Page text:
May 24, 2022

USDA Offers Tips to Keep Infants Safe While Formula Shortages Exist

The USDA offers tips to keep infants safe while powdered infant formula shortages are ongoing. The shortage is caused by pandemic supply chain issues and the closure of Abbott Nutrition's Sturgis, Michigan plant for environmental Cronobacter contamination. The contamination was discovered during an FDA inspection after reports of infant illnesses. Many parents depend on formula in the first year of a baby's life. Some mothers cannot breastfeed, and some infants require supplemental nutrition or specialty formulas because of medical issues. To keep infants safe, the USDA says parents should not make homemade infant formula. There are serious safety and health concerns related to homemade formula because they can be deficient in nutrients that babies need for health and growth. … [Read more...]

USDA Addresses Powdered Infant Formula Shortage

The USDA has announced that it is addressing the powdered infant formula shortage and is asking states to take advantage of flexibility in the WIC (Women Infants and Children) program. The shortage was caused by pandemic-related supply chain issues and by the closure of Abbott Nutrition's Sturgis, Michigan plant, where Cronobacter was found in environmental samples after complains of infant illnesses. Agriculture Secretary Tom Vilsack said in a statement, "We’re acutely aware that the ongoing recall has left many parents and caregivers concerned about access to formula and how they will feed their babies. Our team is committed to the health and safety of all Americans and is calling on states to act immediately to offer maximum flexibility, information, and support to WIC … [Read more...]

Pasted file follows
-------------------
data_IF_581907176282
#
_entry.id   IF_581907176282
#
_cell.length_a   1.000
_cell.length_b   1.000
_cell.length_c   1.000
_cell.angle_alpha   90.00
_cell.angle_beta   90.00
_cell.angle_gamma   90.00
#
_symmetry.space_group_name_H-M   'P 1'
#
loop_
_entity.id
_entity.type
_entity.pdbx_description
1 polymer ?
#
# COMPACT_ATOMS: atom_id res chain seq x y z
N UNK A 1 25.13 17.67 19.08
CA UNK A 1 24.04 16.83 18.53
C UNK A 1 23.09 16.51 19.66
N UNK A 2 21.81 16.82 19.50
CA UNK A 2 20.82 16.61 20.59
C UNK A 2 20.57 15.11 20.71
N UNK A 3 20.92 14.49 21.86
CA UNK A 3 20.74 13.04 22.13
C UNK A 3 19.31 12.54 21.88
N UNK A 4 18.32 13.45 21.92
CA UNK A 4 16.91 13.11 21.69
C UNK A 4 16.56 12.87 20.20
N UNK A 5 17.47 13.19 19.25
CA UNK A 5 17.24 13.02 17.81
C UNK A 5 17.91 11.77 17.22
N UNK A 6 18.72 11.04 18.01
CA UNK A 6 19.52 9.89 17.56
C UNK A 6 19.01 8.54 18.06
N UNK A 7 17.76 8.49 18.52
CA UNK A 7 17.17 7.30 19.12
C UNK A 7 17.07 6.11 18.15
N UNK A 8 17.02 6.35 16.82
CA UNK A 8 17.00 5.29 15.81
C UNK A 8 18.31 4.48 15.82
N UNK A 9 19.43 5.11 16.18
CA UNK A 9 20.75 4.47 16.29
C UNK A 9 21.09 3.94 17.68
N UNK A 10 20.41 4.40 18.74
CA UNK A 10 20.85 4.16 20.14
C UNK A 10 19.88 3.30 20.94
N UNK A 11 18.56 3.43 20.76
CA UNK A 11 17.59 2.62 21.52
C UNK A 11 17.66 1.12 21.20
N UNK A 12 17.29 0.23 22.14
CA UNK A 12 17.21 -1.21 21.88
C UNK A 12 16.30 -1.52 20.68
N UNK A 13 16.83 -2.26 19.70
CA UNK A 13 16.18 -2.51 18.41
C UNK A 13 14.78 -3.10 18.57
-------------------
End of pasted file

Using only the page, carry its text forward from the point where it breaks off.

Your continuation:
USDA Investigates Possible Chicken Salmonella Enteritidis Outbreak

The USDA is investigating a possible chicken Salmonella Enteritidis outbreak, according to their outbreak investigations response table. This is the first outbreak of a USDA-regulated food for 2022. The table did not give us any more information. We do not know if chicken is the definitive source or what type of chicken it may be, nor do we know how many people may have been sickened. If it is an outbreak, we do not know illness onset dates, where those sickened live, and if anyone has been hospitalized. As far as we know, no recall has been issued. Poultry and Salmonella have caused many outbreaks over the years. It's worth mentioning that Salmonella outbreaks are notoriously underreported. Epidemiologists use a multiplier of 30 to estimate how many people are actually sickened … [Read more...]

Fall Harvested Romaine More Likely to Cause E. coli Outbreaks